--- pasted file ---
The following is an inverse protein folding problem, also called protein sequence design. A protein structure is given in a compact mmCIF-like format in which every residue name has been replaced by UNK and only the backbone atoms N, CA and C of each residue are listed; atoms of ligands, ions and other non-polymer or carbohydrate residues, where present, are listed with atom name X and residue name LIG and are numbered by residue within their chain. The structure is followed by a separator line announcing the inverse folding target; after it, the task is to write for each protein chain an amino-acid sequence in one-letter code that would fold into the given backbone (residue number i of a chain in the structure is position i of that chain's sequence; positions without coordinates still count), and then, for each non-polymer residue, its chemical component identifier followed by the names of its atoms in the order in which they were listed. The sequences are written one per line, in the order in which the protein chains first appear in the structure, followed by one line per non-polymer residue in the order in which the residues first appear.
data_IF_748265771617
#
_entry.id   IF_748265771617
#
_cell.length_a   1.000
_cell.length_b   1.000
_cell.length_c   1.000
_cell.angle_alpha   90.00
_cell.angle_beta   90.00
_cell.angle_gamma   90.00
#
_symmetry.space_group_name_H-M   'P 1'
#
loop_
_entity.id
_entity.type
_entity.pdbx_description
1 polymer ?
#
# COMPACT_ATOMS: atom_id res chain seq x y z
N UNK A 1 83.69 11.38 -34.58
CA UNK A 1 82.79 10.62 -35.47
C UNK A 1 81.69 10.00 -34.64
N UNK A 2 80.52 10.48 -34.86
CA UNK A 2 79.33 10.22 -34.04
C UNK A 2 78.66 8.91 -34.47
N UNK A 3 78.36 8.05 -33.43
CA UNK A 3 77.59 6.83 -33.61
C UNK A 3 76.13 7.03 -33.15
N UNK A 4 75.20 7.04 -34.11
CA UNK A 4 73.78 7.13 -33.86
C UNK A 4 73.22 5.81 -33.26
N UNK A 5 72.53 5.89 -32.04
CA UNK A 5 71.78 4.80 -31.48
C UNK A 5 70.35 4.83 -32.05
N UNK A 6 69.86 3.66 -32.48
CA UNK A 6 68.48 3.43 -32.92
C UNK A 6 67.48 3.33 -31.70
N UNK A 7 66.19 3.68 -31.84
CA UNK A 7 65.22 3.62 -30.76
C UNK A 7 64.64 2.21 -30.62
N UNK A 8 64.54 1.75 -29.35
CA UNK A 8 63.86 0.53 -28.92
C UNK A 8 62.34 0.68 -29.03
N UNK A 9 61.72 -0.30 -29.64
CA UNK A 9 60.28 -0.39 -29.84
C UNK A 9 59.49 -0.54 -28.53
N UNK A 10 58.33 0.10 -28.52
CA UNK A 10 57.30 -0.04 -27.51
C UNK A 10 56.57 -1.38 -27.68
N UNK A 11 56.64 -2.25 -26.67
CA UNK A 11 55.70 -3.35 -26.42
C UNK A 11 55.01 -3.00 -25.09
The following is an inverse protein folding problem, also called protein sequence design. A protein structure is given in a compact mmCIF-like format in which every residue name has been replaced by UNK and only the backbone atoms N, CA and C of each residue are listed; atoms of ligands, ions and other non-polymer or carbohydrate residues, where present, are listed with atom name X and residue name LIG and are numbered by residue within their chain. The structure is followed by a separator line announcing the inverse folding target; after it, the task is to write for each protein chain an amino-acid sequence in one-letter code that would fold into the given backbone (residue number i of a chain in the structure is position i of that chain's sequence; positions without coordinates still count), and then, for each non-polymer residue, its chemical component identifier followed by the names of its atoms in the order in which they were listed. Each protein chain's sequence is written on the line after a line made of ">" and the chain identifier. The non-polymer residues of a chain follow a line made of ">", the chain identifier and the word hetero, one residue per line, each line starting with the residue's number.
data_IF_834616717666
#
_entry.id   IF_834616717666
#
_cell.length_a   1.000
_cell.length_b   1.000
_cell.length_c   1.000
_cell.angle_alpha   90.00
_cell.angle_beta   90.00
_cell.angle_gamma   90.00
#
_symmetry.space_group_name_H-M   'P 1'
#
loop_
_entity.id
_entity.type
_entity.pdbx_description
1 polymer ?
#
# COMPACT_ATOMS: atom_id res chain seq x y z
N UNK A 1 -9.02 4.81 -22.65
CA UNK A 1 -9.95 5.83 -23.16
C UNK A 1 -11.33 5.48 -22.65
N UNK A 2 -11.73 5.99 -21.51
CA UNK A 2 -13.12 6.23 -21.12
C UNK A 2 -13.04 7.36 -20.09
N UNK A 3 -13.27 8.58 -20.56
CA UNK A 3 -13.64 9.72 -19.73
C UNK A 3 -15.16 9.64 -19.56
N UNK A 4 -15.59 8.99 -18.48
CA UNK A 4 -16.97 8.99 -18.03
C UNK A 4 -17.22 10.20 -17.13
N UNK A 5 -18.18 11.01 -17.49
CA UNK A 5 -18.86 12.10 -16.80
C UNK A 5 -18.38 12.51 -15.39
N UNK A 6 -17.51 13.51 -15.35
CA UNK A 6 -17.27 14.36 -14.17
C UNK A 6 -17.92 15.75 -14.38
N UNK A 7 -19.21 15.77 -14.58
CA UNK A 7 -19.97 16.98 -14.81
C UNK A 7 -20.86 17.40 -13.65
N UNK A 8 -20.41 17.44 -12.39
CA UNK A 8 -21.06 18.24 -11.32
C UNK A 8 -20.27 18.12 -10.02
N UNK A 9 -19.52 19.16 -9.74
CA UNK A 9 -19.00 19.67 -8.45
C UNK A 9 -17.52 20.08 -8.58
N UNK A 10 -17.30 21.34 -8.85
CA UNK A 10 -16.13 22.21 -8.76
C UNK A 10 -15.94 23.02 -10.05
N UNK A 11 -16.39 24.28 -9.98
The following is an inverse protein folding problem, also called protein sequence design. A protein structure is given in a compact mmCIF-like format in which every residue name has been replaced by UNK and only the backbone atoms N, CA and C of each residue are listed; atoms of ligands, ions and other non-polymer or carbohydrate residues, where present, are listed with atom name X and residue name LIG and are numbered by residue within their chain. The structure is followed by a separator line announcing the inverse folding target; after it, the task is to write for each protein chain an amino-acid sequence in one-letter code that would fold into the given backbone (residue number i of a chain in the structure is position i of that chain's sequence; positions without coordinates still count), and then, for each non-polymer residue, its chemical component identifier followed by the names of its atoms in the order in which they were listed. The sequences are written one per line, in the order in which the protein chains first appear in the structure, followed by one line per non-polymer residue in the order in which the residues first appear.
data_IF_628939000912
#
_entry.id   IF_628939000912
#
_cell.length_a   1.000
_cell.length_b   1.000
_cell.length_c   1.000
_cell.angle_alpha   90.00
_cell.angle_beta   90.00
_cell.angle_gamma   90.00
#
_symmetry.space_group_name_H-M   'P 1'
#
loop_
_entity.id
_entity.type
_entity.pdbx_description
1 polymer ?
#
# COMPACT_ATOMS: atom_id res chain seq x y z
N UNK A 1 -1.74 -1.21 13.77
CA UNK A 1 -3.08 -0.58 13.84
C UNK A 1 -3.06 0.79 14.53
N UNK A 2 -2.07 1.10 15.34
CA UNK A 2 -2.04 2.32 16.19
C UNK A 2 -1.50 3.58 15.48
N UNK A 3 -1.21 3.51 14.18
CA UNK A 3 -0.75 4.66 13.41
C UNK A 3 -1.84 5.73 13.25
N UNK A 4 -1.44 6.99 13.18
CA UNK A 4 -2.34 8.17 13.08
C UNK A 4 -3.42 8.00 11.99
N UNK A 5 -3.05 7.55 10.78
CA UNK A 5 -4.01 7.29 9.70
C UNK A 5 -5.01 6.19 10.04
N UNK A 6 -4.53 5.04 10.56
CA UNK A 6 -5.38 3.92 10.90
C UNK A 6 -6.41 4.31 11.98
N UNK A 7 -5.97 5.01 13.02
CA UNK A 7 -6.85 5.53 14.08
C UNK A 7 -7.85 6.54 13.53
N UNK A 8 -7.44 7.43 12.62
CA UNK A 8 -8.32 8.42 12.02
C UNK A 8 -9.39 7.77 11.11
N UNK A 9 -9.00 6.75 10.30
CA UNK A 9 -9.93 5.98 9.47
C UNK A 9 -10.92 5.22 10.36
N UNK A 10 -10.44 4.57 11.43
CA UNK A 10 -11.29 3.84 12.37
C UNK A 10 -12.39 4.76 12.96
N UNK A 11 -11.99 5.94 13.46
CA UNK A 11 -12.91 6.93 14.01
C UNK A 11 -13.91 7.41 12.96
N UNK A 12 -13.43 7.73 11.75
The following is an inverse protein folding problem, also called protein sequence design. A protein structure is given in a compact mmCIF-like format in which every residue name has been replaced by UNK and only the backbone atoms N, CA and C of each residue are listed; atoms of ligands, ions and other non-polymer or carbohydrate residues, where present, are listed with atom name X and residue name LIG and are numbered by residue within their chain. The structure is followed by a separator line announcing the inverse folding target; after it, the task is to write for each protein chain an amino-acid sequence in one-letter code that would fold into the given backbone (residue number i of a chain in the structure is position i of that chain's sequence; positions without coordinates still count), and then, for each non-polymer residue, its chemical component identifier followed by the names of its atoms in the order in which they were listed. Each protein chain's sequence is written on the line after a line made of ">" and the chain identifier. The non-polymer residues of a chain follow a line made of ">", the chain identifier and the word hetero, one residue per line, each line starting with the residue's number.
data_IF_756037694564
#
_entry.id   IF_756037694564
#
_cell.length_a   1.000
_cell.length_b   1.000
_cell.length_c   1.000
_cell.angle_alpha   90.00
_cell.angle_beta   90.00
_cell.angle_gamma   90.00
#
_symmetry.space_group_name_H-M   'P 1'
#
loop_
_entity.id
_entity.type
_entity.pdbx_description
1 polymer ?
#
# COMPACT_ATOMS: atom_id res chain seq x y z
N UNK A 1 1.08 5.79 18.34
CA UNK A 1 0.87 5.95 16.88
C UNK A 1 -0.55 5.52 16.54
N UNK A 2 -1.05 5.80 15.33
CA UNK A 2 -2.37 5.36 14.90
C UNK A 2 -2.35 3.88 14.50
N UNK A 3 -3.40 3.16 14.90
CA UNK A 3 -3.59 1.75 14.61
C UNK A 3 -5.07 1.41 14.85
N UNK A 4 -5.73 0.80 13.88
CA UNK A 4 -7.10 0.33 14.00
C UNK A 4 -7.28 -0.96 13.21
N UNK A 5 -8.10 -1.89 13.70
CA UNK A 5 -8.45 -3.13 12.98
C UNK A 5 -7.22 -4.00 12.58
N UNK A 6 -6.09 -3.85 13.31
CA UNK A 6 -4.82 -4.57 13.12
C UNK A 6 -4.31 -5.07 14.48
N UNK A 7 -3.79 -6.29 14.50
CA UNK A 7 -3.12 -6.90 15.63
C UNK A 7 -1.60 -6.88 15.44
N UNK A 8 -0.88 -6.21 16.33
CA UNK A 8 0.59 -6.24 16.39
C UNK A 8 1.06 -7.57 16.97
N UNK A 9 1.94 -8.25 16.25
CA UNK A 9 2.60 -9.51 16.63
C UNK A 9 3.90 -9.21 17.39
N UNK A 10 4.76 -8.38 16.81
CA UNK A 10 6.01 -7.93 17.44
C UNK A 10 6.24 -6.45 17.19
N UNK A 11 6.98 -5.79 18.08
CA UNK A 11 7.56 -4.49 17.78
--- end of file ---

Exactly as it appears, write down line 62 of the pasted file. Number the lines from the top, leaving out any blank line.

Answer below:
_cell.length_c   1.000